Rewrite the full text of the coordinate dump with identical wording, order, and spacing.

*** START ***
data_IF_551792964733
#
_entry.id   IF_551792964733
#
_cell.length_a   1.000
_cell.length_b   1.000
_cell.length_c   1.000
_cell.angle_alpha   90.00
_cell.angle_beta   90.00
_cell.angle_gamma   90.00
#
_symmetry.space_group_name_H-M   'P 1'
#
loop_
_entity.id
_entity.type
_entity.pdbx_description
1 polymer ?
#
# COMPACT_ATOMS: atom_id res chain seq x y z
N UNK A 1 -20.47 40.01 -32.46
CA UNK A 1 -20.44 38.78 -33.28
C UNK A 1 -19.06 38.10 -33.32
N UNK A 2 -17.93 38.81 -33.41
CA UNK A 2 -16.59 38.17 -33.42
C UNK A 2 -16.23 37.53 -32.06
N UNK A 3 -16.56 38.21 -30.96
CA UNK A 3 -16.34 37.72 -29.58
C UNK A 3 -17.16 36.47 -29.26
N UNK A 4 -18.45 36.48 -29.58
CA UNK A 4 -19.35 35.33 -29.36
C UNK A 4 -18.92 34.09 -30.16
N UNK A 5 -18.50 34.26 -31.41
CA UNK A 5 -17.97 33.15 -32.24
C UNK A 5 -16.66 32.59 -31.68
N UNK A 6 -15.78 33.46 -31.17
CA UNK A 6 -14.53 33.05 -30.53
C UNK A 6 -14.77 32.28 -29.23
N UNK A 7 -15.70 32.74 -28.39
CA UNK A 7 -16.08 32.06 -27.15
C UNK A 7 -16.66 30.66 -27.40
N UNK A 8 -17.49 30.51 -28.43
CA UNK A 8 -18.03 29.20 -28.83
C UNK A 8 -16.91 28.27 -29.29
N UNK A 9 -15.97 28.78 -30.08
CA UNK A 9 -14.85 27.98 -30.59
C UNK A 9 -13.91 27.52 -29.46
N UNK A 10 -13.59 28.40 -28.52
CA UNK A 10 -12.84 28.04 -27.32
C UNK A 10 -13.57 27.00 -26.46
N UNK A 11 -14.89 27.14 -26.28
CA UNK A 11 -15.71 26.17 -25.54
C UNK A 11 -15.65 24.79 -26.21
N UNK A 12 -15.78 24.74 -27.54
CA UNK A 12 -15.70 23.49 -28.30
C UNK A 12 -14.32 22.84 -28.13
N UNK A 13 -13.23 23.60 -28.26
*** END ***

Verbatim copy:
data_IF_551792964733
#
_entry.id   IF_551792964733
#
_cell.length_a   1.000
_cell.length_b   1.000
_cell.length_c   1.000
_cell.angle_alpha   90.00
_cell.angle_beta   90.00
_cell.angle_gamma   90.00
#
_symmetry.space_group_name_H-M   'P 1'
#
loop_
_entity.id
_entity.type
_entity.pdbx_description
1 polymer ?
#
# COMPACT_ATOMS: atom_id res chain seq x y z
N UNK A 1 -20.47 40.01 -32.46
CA UNK A 1 -20.44 38.78 -33.28
C UNK A 1 -19.06 38.10 -33.32
N UNK A 2 -17.93 38.81 -33.41
CA UNK A 2 -16.59 38.17 -33.42
C UNK A 2 -16.23 37.53 -32.06
N UNK A 3 -16.56 38.21 -30.96
CA UNK A 3 -16.34 37.72 -29.58
C UNK A 3 -17.16 36.47 -29.26
N UNK A 4 -18.45 36.48 -29.58
CA UNK A 4 -19.35 35.33 -29.36
C UNK A 4 -18.92 34.09 -30.16
N UNK A 5 -18.50 34.26 -31.41
CA UNK A 5 -17.97 33.15 -32.24
C UNK A 5 -16.66 32.59 -31.68
N UNK A 6 -15.78 33.46 -31.17
CA UNK A 6 -14.53 33.05 -30.53
C UNK A 6 -14.77 32.28 -29.23
N UNK A 7 -15.70 32.74 -28.39
CA UNK A 7 -16.08 32.06 -27.15
C UNK A 7 -16.66 30.66 -27.40
N UNK A 8 -17.49 30.51 -28.43
CA UNK A 8 -18.03 29.20 -28.83
C UNK A 8 -16.91 28.27 -29.29
N UNK A 9 -15.97 28.78 -30.08
CA UNK A 9 -14.85 27.98 -30.59
C UNK A 9 -13.91 27.52 -29.46
N UNK A 10 -13.59 28.40 -28.52
CA UNK A 10 -12.84 28.04 -27.32
C UNK A 10 -13.57 27.00 -26.46
N UNK A 11 -14.89 27.14 -26.28
CA UNK A 11 -15.71 26.17 -25.54
C UNK A 11 -15.65 24.79 -26.21
N UNK A 12 -15.78 24.74 -27.54
CA UNK A 12 -15.70 23.49 -28.30
C UNK A 12 -14.32 22.84 -28.13
N UNK A 13 -13.23 23.60 -28.26